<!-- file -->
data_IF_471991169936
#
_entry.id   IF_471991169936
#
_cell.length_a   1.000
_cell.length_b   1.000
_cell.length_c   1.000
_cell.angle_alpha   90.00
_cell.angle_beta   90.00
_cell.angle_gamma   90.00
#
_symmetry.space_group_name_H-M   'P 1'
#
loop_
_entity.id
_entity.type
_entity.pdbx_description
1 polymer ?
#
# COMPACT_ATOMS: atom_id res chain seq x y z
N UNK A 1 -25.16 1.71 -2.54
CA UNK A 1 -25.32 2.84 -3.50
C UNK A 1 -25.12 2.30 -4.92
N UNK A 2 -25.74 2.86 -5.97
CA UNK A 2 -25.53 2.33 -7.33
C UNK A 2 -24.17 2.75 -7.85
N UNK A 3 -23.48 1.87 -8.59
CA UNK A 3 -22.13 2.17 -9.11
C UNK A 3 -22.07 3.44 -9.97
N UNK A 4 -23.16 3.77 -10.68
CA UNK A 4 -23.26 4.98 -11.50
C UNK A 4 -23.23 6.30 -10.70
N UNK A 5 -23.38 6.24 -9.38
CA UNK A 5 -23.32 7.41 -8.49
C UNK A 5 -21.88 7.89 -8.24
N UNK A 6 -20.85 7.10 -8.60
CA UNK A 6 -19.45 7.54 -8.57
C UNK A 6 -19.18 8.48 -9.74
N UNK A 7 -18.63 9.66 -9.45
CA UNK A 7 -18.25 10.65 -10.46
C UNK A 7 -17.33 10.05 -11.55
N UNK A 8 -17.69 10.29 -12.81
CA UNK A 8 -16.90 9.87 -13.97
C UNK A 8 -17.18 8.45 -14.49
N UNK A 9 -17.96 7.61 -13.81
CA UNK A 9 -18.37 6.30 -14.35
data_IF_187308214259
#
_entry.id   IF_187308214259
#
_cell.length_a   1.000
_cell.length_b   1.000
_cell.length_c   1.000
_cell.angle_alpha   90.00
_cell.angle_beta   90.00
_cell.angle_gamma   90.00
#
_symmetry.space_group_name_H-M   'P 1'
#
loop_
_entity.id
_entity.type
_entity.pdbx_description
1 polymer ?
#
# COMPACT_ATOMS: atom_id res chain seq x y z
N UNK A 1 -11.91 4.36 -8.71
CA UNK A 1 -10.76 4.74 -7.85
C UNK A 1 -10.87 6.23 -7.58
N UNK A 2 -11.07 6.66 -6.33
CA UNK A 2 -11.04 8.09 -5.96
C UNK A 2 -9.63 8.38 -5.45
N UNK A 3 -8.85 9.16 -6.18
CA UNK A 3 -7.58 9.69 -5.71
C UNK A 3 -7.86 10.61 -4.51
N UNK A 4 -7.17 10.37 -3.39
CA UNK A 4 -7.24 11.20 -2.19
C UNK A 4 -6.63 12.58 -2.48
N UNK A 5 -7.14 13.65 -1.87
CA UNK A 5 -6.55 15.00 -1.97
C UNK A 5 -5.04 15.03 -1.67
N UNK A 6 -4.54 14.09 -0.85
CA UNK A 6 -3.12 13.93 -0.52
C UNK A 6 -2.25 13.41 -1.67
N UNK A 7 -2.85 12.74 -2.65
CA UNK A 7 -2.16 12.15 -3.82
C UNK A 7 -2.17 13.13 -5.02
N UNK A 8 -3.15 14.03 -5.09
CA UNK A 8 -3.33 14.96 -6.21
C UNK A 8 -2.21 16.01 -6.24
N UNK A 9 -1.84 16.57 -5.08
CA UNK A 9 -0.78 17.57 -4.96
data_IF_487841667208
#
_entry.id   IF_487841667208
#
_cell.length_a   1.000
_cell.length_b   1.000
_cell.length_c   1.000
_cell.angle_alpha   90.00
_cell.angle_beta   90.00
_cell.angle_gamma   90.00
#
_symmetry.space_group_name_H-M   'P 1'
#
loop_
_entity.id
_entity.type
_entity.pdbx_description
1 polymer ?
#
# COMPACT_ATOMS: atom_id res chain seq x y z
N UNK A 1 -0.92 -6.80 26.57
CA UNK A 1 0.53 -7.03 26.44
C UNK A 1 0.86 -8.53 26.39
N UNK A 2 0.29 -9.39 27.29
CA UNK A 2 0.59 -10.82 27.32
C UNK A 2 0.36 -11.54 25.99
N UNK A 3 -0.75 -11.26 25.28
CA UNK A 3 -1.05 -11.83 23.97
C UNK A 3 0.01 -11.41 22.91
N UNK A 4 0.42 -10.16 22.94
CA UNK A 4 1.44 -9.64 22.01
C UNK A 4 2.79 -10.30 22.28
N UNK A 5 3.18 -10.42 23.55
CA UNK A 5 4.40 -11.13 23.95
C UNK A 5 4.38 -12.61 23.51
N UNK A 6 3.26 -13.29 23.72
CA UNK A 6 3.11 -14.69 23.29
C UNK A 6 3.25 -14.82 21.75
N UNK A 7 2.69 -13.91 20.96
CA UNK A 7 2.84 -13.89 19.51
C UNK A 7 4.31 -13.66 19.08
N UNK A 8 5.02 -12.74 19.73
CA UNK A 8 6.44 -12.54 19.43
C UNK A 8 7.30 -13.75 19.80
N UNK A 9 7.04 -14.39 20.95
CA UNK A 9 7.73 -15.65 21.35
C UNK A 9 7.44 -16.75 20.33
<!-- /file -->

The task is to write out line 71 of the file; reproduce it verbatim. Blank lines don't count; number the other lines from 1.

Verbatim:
CA UNK A 2 -11.04 8.09 -5.96